Allen Cox was sentenced to death by the State of Florida for a prison murder. According to court documents Allen Cox was already serving a life sentence for kidnapping and sexual assault when he would murder fellow inmate Thomas Baker. According to reports someone had broken into Allen Cox footlocker and he believed it to be Thomas Baker so he would beat and stab the man to death. Allen Cox would be convicted and sentenced to death.
Allen Cox 2021 Information
|Name:||COX, ALLEN W|
|Initial Receipt Date:||06/20/1990|
|Current Facility:||UNION C.I.|
|Current Release Date:||DEATH SENTENCE|
Allen Cox More News
On December 20, 1998, the appellant discovered that someone had broken into his personal footlocker and stolen approximately $500. Upon making this discovery, Cox walked out onto the balcony of his dorm and announced that he would give fifty dollars to anyone willing to identify the thief. He also indicated that when he discovered who had stolen from him, he would stab and kill that person, and that he did not care about the consequences.
During the prison’s lunch period on December 21, the appellant called Baker over to him, and then hit him with his fists to knock him down. During the attack, the victim continuously attempted to break free from Cox, and also denied stealing from him multiple times. At a lull in the beating, the appellant said, “This ain’t good enough,” and stabbed Baker with an icepick-shaped shank [n.2] three times. After the stabbing, Appellant walked away stating, “It ain’t over, I’ve got one more ․ to get.” He then walked behind the prison pump house and hid the shiv in a pipe. Cox proceeded from the pump house to his dorm, where he encountered Donny Cox (unrelated to the appellant). There, Appellant questioned him about his stolen money and told him that if Cox had his money, he would kill him also. Following this exchange, the appellant returned to his cell, where he next attacked his cellmate, Lawrence Wood, advising him that Wood was “lucky I put it up, or I’d get [you].”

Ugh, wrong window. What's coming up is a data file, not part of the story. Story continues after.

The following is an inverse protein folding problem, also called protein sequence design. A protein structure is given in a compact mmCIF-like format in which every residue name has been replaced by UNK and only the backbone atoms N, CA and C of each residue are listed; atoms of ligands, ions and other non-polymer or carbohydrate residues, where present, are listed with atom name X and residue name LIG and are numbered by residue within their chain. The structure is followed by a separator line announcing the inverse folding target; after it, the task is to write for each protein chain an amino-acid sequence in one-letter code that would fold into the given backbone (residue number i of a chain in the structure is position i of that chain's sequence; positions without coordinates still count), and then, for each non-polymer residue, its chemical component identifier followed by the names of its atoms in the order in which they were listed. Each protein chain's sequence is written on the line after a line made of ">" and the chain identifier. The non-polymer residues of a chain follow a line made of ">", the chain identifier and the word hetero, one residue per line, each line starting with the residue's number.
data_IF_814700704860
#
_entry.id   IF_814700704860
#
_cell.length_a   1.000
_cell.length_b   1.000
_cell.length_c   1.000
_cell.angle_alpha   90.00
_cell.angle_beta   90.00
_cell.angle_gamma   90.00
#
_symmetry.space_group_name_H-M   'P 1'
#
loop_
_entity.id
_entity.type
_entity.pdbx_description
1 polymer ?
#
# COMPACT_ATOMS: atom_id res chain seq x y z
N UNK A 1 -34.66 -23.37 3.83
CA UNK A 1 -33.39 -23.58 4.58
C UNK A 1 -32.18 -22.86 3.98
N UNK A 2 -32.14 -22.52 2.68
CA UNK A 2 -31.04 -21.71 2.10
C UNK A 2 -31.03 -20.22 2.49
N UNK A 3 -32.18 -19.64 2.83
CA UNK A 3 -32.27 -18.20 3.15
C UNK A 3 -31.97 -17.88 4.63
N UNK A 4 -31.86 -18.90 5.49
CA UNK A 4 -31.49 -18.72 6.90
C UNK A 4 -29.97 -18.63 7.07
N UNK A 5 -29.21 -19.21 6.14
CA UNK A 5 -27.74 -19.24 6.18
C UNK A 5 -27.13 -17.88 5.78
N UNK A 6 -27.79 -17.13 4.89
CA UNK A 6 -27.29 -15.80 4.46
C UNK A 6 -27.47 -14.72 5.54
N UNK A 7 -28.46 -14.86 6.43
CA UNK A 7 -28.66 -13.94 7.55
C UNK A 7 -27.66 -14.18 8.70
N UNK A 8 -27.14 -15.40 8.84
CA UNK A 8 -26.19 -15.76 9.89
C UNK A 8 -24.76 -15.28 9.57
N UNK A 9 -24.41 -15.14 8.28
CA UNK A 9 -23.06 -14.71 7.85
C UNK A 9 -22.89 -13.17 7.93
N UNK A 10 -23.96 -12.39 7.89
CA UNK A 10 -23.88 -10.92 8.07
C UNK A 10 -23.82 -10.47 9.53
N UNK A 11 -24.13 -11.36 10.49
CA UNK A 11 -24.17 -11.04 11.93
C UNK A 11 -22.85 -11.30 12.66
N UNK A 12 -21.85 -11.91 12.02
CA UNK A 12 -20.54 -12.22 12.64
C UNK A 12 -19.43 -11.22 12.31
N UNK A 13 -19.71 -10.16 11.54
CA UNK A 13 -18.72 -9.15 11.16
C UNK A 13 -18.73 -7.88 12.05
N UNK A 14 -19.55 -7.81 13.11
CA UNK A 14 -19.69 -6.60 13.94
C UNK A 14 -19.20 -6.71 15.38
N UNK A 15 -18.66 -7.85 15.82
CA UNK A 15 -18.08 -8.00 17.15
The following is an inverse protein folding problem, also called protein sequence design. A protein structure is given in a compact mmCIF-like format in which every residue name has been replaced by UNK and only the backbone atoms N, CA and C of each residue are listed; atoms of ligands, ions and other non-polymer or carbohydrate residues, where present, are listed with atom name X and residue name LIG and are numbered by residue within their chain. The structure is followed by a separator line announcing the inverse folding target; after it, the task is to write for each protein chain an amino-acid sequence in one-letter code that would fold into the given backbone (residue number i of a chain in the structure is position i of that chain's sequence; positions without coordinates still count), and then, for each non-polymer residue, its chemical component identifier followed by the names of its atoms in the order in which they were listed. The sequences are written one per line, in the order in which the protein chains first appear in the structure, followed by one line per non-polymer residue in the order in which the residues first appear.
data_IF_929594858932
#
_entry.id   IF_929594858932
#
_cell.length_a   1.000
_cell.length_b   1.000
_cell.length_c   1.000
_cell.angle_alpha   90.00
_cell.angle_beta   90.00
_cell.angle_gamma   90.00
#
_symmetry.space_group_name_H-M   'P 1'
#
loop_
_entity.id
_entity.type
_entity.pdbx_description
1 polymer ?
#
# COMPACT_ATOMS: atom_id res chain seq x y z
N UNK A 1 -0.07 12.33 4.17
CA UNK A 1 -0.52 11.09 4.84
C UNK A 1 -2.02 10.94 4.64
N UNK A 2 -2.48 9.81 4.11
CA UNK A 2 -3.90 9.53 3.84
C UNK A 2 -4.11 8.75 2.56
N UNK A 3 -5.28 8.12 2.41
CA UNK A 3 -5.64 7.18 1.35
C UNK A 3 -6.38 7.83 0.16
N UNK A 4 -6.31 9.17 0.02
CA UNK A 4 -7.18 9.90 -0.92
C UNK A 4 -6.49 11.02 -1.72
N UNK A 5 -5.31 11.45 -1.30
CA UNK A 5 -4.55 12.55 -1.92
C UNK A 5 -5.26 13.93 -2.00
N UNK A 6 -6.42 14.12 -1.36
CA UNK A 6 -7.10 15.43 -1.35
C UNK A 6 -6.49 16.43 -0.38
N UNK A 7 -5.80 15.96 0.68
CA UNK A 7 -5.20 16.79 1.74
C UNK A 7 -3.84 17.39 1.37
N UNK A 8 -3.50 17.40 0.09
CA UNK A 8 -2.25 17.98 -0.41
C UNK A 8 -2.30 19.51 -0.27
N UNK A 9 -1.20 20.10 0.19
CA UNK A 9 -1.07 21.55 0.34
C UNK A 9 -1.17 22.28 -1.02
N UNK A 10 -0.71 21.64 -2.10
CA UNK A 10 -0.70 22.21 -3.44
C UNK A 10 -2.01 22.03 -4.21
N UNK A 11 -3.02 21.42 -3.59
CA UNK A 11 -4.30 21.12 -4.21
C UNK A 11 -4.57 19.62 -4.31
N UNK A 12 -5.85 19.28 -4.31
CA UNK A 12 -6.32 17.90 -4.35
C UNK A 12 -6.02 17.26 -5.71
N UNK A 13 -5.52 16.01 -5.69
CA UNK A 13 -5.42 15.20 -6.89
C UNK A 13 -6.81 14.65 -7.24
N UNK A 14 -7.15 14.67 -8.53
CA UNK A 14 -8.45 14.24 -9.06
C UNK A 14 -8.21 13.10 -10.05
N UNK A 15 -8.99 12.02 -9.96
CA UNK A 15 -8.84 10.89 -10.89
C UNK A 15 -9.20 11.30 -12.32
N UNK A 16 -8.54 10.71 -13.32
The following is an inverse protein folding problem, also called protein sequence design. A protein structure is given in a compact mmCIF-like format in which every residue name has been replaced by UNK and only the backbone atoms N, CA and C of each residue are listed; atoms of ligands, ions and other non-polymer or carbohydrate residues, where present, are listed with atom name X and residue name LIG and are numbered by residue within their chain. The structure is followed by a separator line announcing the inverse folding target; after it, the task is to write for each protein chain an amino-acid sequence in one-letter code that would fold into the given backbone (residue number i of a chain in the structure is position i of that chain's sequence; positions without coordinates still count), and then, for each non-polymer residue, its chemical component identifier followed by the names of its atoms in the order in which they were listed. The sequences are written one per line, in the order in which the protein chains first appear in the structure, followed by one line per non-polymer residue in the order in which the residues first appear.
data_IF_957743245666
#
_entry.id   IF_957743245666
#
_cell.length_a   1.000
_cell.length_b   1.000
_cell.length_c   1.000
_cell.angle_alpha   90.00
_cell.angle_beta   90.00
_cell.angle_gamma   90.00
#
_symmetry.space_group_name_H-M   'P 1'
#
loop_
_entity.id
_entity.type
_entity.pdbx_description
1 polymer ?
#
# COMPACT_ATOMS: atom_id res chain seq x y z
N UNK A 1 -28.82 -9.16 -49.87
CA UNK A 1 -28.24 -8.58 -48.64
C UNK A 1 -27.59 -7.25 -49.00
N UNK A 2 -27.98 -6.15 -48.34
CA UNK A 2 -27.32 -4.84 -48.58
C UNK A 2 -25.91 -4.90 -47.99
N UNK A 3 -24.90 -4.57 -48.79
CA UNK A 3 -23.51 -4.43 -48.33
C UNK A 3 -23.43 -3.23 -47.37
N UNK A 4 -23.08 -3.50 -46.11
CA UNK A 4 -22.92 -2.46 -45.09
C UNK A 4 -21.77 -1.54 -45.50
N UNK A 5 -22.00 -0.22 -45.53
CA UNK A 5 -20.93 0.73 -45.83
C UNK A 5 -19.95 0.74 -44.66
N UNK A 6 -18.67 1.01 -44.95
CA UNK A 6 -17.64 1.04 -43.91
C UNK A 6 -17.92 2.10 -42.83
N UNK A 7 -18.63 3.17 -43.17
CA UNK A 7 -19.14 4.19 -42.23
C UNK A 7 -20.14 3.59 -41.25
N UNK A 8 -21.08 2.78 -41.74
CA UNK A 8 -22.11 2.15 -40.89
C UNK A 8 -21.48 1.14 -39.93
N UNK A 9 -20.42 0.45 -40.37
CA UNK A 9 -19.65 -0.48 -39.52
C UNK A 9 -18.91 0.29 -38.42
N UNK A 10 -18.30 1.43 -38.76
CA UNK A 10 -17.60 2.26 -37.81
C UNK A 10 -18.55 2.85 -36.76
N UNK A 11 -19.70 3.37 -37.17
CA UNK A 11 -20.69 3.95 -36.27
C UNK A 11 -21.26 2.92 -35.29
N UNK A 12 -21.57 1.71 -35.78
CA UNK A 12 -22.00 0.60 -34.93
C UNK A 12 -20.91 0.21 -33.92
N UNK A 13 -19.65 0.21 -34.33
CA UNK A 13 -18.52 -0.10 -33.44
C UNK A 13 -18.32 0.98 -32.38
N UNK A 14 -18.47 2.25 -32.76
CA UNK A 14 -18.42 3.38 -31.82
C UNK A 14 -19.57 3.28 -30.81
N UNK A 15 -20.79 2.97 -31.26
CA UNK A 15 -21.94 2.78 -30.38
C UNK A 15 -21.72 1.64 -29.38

While the appellant was returning to his cell, the stabbing victim fled the attack scene and ran to corrections officers in a nearby building. The officers present at the time testified at trial that Baker had blood coming from his mouth, and that he was hysterically complaining that his lungs were filling with blood. Baker also responded to the prison officials’ questions regarding who had attacked him by saying, “Big Al, Echo dorm, quad three.” Although the corrections officers attempted to expedite emergency treatment of the victim by placing him on a stretcher and carrying him on foot to the prison medical center, Baker died before arriving at the hospital.
Doctor Janet Pillow testified that upon her autopsy of the victim, she found that the victim had been stabbed three times. Two of the wounds inflicted were shallow punctures of the lower torso, but the fatal wound had entered the victim’s back and traveled through the chest cavity, between two ribs, and finally pierced the lungs and aorta. She testified that a conscious person with this wound would suffer from “air hunger,” and would be aware of the “serious danger of dying.” She described the wound as being approximately 17.5 centimeters deep, although only two millimeters wide. Doctor Pillow verified that the shank found by the pump house was consistent with the victim’s injuries, despite the fact that the wound was deeper than the length of the weapon. She attributed the discrepancy between the length of the weapon and the depth of the wound to the elasticity of human tissue.
The appellant also testified, contending that all of the previous witnesses were correct, except that they had not seen what truly happened when he, Baker, and Vincent Maynard, a third inmate, were close together. According to Cox, it was he who had in fact dodged Baker and Maynard’s attempts to stab him, and it was Maynard who actually stabbed Baker in the back accidentally. In Cox’s version of the events, he had only struck the victim because he was defending himself from both of the other attacking men. Following the conclusion of the guilt phase testimony and argument, the jury deliberated, apparently rejected the view of the evidence offered by Cox, and found the appellant guilty of first-degree murder.